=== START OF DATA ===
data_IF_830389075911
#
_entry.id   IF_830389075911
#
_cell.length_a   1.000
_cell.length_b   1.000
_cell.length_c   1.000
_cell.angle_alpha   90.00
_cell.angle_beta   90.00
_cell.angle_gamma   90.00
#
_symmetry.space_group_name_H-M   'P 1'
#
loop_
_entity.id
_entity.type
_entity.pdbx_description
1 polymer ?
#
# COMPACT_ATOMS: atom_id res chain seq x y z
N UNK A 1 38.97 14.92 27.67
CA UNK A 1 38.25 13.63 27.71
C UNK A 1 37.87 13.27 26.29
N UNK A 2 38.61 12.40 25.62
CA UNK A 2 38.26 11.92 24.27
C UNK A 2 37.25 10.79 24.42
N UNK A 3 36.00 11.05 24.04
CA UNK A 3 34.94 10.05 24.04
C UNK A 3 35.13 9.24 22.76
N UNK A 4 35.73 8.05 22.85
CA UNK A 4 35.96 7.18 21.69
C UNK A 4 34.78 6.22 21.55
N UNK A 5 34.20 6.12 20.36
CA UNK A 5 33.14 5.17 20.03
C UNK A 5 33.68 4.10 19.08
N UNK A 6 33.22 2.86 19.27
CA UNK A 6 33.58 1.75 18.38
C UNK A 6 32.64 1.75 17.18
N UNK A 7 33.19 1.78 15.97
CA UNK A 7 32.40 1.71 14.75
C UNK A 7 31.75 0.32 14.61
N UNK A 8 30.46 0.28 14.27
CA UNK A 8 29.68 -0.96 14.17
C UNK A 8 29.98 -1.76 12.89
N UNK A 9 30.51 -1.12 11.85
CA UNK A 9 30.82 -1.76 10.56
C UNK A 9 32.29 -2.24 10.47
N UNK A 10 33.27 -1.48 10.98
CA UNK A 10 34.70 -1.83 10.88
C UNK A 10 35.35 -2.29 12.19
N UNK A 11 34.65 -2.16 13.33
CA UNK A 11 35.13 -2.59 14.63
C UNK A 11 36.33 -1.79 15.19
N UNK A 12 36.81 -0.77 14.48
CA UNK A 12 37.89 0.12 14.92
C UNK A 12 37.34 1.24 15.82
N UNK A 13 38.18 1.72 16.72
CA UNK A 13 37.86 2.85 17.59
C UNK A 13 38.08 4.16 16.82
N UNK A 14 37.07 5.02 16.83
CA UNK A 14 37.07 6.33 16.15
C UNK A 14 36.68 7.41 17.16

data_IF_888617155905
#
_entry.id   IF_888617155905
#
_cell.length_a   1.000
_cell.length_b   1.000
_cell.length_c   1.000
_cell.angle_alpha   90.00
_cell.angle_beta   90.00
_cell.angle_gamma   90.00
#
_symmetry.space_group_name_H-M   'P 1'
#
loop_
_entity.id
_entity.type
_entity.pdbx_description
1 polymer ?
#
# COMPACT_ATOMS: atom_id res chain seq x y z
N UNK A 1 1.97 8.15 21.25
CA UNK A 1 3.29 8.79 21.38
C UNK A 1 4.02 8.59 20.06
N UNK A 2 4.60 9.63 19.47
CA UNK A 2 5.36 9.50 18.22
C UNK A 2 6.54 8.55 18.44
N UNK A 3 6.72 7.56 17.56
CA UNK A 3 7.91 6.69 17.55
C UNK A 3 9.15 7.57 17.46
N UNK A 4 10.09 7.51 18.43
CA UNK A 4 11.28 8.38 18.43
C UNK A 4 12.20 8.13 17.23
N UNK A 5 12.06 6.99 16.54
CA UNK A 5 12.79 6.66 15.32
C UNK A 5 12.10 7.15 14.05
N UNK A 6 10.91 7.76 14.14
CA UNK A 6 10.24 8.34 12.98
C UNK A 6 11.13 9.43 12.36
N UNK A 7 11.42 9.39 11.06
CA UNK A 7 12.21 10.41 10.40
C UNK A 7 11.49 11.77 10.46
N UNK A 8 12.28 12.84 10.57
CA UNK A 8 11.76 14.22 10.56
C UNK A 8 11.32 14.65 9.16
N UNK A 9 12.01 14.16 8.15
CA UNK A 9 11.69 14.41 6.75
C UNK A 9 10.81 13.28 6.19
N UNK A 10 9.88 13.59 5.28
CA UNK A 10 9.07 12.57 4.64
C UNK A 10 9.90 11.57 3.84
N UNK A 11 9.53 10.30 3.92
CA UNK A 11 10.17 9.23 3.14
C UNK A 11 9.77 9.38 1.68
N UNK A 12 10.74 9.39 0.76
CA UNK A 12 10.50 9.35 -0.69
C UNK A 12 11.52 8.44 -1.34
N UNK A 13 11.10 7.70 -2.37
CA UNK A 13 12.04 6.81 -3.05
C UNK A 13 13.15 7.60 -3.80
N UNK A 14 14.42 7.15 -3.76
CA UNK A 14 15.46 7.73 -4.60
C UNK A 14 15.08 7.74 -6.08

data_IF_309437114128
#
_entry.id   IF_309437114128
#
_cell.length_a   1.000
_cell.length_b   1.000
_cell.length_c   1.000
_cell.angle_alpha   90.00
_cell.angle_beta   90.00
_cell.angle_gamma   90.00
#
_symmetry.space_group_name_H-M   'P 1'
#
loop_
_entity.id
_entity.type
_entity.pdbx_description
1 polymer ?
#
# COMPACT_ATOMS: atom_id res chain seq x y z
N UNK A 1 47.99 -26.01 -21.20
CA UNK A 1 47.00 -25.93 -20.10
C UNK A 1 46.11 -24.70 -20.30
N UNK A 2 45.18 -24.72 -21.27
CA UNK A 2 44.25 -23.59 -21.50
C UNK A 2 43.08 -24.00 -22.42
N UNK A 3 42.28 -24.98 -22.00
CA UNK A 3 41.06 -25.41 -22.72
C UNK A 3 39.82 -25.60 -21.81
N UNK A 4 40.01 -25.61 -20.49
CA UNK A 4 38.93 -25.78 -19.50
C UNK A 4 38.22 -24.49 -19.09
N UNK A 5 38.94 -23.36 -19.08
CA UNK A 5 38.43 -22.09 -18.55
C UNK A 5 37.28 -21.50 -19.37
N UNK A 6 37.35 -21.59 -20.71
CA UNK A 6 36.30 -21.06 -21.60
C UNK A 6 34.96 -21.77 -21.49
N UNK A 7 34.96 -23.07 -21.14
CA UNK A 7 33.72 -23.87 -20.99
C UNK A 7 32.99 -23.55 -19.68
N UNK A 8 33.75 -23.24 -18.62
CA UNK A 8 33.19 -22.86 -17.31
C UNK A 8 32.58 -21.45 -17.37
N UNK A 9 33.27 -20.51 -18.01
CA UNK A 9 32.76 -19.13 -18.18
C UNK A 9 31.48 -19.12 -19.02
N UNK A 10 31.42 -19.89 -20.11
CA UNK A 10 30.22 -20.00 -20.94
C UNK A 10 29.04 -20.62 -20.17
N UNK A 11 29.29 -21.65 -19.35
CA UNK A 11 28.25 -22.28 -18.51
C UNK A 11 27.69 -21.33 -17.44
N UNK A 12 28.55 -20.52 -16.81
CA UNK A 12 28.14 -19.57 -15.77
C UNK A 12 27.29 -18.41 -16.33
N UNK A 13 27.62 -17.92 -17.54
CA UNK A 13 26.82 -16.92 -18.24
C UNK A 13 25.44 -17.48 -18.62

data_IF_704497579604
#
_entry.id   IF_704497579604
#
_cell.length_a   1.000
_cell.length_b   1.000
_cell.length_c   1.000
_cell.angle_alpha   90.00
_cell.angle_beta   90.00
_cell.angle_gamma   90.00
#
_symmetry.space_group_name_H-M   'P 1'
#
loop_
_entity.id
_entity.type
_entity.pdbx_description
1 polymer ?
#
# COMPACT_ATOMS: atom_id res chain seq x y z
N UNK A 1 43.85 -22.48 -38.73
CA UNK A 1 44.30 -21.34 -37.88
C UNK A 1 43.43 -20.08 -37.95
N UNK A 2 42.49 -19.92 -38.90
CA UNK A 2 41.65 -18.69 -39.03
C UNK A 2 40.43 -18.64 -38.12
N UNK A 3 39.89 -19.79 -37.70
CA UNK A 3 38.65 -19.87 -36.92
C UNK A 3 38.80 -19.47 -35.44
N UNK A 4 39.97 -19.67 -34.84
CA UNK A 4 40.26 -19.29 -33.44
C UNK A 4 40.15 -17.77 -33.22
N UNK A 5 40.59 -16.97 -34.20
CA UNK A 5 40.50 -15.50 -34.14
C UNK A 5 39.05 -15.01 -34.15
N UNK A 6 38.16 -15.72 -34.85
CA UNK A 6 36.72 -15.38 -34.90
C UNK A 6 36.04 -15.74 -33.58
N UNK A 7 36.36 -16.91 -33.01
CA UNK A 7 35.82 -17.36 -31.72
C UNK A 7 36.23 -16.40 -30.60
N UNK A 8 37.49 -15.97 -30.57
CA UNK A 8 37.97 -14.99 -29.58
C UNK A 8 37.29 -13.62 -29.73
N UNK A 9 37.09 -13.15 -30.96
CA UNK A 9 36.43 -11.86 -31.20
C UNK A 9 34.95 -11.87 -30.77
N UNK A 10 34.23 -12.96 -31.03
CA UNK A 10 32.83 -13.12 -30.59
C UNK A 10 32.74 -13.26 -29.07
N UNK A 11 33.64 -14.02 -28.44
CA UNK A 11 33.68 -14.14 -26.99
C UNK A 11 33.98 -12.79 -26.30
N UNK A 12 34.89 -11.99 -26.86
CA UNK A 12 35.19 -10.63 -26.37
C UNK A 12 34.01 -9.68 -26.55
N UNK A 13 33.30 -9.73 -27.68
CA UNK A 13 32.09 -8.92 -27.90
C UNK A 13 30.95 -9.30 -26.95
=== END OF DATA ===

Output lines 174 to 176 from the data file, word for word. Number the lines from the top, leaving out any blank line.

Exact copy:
C UNK A 10 29.04 -20.62 -20.17
N UNK A 11 29.29 -21.65 -19.35
CA UNK A 11 28.25 -22.28 -18.51